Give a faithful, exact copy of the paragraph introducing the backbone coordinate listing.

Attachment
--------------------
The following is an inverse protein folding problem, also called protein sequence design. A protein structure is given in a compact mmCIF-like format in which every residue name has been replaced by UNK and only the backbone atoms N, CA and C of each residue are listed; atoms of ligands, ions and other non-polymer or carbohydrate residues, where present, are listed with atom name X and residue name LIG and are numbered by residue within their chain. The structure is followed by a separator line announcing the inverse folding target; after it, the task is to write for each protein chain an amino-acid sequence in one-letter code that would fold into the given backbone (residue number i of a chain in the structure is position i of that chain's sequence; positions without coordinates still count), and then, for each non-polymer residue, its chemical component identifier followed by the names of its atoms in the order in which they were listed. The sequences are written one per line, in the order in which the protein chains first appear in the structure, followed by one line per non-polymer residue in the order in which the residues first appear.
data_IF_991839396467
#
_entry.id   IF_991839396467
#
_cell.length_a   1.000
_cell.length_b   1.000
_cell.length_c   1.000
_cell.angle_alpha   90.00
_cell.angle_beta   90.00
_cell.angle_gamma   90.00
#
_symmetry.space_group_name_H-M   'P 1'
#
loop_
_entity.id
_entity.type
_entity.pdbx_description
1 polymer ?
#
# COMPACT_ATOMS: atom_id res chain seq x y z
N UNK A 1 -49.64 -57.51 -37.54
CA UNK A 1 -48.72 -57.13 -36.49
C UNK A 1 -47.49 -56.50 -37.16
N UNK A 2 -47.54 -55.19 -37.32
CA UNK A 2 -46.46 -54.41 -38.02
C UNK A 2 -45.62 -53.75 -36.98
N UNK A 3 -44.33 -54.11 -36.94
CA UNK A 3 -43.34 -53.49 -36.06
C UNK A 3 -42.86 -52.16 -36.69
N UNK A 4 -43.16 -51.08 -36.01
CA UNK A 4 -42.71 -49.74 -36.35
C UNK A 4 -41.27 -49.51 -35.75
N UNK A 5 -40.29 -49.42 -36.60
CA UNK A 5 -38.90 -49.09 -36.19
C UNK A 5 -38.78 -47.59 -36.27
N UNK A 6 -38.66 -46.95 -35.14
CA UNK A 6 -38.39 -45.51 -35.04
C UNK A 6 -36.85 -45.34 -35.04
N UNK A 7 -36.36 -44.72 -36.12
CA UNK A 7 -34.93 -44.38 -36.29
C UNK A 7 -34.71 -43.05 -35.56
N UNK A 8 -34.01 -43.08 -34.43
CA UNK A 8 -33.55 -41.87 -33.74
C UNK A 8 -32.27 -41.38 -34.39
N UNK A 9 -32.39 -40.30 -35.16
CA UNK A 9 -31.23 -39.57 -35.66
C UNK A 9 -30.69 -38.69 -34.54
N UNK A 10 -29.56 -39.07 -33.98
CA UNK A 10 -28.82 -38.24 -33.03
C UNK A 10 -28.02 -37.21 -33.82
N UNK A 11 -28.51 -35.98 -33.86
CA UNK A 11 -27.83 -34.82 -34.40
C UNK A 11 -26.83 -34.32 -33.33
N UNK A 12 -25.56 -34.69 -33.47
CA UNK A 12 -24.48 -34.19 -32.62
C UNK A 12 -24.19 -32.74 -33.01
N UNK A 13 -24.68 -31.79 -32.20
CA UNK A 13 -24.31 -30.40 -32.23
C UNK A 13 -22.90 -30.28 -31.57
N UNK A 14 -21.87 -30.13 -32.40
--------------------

The following is an inverse protein folding problem, also called protein sequence design. A protein structure is given in a compact mmCIF-like format in which every residue name has been replaced by UNK and only the backbone atoms N, CA and C of each residue are listed; atoms of ligands, ions and other non-polymer or carbohydrate residues, where present, are listed with atom name X and residue name LIG and are numbered by residue within their chain. The structure is followed by a separator line announcing the inverse folding target; after it, the task is to write for each protein chain an amino-acid sequence in one-letter code that would fold into the given backbone (residue number i of a chain in the structure is position i of that chain's sequence; positions without coordinates still count), and then, for each non-polymer residue, its chemical component identifier followed by the names of its atoms in the order in which they were listed. The sequences are written one per line, in the order in which the protein chains first appear in the structure, followed by one line per non-polymer residue in the order in which the residues first appear.